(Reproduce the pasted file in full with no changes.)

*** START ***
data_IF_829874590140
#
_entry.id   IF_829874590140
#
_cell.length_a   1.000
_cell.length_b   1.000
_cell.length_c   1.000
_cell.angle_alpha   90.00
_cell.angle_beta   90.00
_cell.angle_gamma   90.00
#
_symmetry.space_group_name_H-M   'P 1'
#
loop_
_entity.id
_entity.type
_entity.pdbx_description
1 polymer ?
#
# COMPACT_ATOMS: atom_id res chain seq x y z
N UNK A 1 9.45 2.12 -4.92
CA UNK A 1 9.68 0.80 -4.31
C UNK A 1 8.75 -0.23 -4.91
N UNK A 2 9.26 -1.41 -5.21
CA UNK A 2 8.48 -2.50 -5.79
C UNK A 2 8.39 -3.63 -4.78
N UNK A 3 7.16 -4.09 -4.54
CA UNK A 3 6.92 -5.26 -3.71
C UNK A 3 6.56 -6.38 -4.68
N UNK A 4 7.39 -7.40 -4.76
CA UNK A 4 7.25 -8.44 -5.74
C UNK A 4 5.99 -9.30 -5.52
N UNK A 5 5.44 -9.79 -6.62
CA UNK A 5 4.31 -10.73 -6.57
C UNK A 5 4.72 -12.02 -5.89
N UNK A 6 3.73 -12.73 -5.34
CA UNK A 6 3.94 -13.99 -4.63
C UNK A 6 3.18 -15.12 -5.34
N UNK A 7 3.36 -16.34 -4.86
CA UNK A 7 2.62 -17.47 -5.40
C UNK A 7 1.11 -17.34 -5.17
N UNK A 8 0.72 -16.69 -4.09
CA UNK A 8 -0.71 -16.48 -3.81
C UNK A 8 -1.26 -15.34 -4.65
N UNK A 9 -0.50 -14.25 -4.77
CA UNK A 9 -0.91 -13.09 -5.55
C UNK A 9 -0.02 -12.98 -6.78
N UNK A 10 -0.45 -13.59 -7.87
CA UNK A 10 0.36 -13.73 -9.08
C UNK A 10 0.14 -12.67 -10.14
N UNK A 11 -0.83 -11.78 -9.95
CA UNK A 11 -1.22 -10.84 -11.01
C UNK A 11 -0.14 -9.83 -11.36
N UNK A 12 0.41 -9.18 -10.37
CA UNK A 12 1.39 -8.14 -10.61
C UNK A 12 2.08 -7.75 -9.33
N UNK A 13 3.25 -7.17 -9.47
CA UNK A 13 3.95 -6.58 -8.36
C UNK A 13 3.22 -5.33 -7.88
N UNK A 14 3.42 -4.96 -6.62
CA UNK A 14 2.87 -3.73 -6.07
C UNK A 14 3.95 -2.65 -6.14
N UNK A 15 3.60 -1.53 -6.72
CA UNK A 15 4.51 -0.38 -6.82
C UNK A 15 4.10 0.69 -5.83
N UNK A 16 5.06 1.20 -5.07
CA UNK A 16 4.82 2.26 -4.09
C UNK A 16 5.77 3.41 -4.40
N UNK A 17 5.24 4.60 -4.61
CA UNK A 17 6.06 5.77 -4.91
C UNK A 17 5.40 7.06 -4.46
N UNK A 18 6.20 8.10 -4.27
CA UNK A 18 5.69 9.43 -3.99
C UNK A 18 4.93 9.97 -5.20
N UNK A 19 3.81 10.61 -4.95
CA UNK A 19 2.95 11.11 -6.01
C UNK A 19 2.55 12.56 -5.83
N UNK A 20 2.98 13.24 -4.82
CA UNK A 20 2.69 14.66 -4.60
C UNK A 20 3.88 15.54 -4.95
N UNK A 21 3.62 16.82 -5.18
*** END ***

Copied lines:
data_IF_829874590140
#
_entry.id   IF_829874590140
#
_cell.length_a   1.000
_cell.length_b   1.000
_cell.length_c   1.000
_cell.angle_alpha   90.00
_cell.angle_beta   90.00
_cell.angle_gamma   90.00
#
_symmetry.space_group_name_H-M   'P 1'
#
loop_
_entity.id
_entity.type
_entity.pdbx_description
1 polymer ?
#
# COMPACT_ATOMS: atom_id res chain seq x y z
N UNK A 1 9.45 2.12 -4.92
CA UNK A 1 9.68 0.80 -4.31
C UNK A 1 8.75 -0.23 -4.91
N UNK A 2 9.26 -1.41 -5.21
CA UNK A 2 8.48 -2.50 -5.79
C UNK A 2 8.39 -3.63 -4.78
N UNK A 3 7.16 -4.09 -4.54
CA UNK A 3 6.92 -5.26 -3.71
C UNK A 3 6.56 -6.38 -4.68
N UNK A 4 7.39 -7.40 -4.76
CA UNK A 4 7.25 -8.44 -5.74
C UNK A 4 5.99 -9.30 -5.52
N UNK A 5 5.44 -9.79 -6.62
CA UNK A 5 4.31 -10.73 -6.57
C UNK A 5 4.72 -12.02 -5.89
N UNK A 6 3.73 -12.73 -5.34
CA UNK A 6 3.94 -13.99 -4.63
C UNK A 6 3.18 -15.12 -5.34
N UNK A 7 3.36 -16.34 -4.86
CA UNK A 7 2.62 -17.47 -5.40
C UNK A 7 1.11 -17.34 -5.17
N UNK A 8 0.72 -16.69 -4.09
CA UNK A 8 -0.71 -16.48 -3.81
C UNK A 8 -1.26 -15.34 -4.65
N UNK A 9 -0.50 -14.25 -4.77
CA UNK A 9 -0.91 -13.09 -5.55
C UNK A 9 -0.02 -12.98 -6.78
N UNK A 10 -0.45 -13.59 -7.87
CA UNK A 10 0.36 -13.73 -9.08
C UNK A 10 0.14 -12.67 -10.14
N UNK A 11 -0.83 -11.78 -9.95
CA UNK A 11 -1.22 -10.84 -11.01
C UNK A 11 -0.14 -9.83 -11.36
N UNK A 12 0.41 -9.18 -10.37
CA UNK A 12 1.39 -8.14 -10.61
C UNK A 12 2.08 -7.75 -9.33
N UNK A 13 3.25 -7.17 -9.47
CA UNK A 13 3.95 -6.58 -8.36
C UNK A 13 3.22 -5.33 -7.88
N UNK A 14 3.42 -4.96 -6.62
CA UNK A 14 2.87 -3.73 -6.07
C UNK A 14 3.95 -2.65 -6.14
N UNK A 15 3.60 -1.53 -6.72
CA UNK A 15 4.51 -0.38 -6.82
C UNK A 15 4.10 0.69 -5.83
N UNK A 16 5.06 1.20 -5.07
CA UNK A 16 4.82 2.26 -4.09
C UNK A 16 5.77 3.41 -4.40
N UNK A 17 5.24 4.60 -4.61
CA UNK A 17 6.06 5.77 -4.91
C UNK A 17 5.40 7.06 -4.46
N UNK A 18 6.20 8.10 -4.27
CA UNK A 18 5.69 9.43 -3.99
C UNK A 18 4.93 9.97 -5.20
N UNK A 19 3.81 10.61 -4.95
CA UNK A 19 2.95 11.11 -6.01
C UNK A 19 2.55 12.56 -5.83
N UNK A 20 2.98 13.24 -4.82
CA UNK A 20 2.69 14.66 -4.60
C UNK A 20 3.88 15.54 -4.95
N UNK A 21 3.62 16.82 -5.18